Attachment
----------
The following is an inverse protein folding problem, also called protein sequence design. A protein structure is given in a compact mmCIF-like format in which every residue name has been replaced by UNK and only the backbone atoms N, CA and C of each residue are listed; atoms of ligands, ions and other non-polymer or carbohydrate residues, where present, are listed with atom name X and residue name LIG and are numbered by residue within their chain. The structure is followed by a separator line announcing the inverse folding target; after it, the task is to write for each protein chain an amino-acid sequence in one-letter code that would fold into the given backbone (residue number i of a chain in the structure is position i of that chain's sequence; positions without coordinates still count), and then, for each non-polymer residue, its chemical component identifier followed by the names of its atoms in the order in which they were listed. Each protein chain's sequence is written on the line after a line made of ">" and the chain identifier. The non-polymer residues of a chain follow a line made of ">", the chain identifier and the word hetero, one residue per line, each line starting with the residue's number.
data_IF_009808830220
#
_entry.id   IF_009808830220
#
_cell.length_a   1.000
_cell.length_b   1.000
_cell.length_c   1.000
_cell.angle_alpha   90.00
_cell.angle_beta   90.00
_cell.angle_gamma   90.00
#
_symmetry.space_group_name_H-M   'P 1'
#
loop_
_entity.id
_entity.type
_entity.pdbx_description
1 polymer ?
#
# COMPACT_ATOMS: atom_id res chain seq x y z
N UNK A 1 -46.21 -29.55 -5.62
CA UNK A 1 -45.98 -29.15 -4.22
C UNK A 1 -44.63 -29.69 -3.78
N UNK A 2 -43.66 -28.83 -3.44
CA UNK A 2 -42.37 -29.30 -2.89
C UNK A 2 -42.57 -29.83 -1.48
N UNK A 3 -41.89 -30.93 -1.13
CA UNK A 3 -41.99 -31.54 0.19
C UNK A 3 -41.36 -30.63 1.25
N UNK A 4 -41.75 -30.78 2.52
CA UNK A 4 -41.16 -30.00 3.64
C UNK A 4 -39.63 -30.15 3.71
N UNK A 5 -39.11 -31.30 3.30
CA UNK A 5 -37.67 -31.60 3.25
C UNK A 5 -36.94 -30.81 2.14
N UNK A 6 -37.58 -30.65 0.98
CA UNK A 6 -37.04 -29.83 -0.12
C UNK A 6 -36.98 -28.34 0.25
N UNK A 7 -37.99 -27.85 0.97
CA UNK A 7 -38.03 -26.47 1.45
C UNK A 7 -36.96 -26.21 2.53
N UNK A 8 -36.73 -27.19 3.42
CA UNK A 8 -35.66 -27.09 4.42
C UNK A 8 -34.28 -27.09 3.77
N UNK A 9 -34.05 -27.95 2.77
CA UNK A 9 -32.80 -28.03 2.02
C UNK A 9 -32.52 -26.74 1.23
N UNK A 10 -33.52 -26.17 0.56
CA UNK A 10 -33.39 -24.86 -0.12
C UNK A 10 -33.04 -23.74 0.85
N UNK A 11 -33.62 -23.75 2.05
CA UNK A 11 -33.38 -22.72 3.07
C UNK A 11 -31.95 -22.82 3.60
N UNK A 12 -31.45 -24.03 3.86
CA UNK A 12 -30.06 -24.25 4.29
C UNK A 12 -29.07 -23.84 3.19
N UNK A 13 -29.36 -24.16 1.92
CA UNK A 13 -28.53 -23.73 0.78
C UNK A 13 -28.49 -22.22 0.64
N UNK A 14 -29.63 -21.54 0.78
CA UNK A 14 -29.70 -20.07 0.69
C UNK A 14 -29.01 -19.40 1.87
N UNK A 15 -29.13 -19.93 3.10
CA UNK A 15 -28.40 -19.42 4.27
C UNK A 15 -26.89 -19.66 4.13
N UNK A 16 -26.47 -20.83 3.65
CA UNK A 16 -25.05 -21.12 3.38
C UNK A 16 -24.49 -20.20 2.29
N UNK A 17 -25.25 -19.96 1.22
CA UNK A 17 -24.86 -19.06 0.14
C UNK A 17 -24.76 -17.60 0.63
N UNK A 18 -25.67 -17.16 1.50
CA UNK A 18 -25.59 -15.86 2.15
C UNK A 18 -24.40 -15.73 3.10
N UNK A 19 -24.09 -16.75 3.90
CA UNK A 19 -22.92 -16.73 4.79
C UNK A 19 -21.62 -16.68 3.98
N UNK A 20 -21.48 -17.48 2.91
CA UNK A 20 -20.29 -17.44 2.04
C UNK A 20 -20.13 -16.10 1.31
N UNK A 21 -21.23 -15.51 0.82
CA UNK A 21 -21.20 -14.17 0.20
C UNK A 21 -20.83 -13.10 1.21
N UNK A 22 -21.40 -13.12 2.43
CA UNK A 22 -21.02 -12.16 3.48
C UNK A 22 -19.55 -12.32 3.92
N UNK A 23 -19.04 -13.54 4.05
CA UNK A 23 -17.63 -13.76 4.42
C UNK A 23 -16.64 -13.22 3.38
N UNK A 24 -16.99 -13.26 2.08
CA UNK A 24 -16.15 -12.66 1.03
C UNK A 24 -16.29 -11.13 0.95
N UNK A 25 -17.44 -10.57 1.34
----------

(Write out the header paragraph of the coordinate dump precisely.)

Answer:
The following is an inverse protein folding problem, also called protein sequence design. A protein structure is given in a compact mmCIF-like format in which every residue name has been replaced by UNK and only the backbone atoms N, CA and C of each residue are listed; atoms of ligands, ions and other non-polymer or carbohydrate residues, where present, are listed with atom name X and residue name LIG and are numbered by residue within their chain. The structure is followed by a separator line announcing the inverse folding target; after it, the task is to write for each protein chain an amino-acid sequence in one-letter code that would fold into the given backbone (residue number i of a chain in the structure is position i of that chain's sequence; positions without coordinates still count), and then, for each non-polymer residue, its chemical component identifier followed by the names of its atoms in the order in which they were listed. Each protein chain's sequence is written on the line after a line made of ">" and the chain identifier. The non-polymer residues of a chain follow a line made of ">", the chain identifier and the word hetero, one residue per line, each line starting with the residue's number.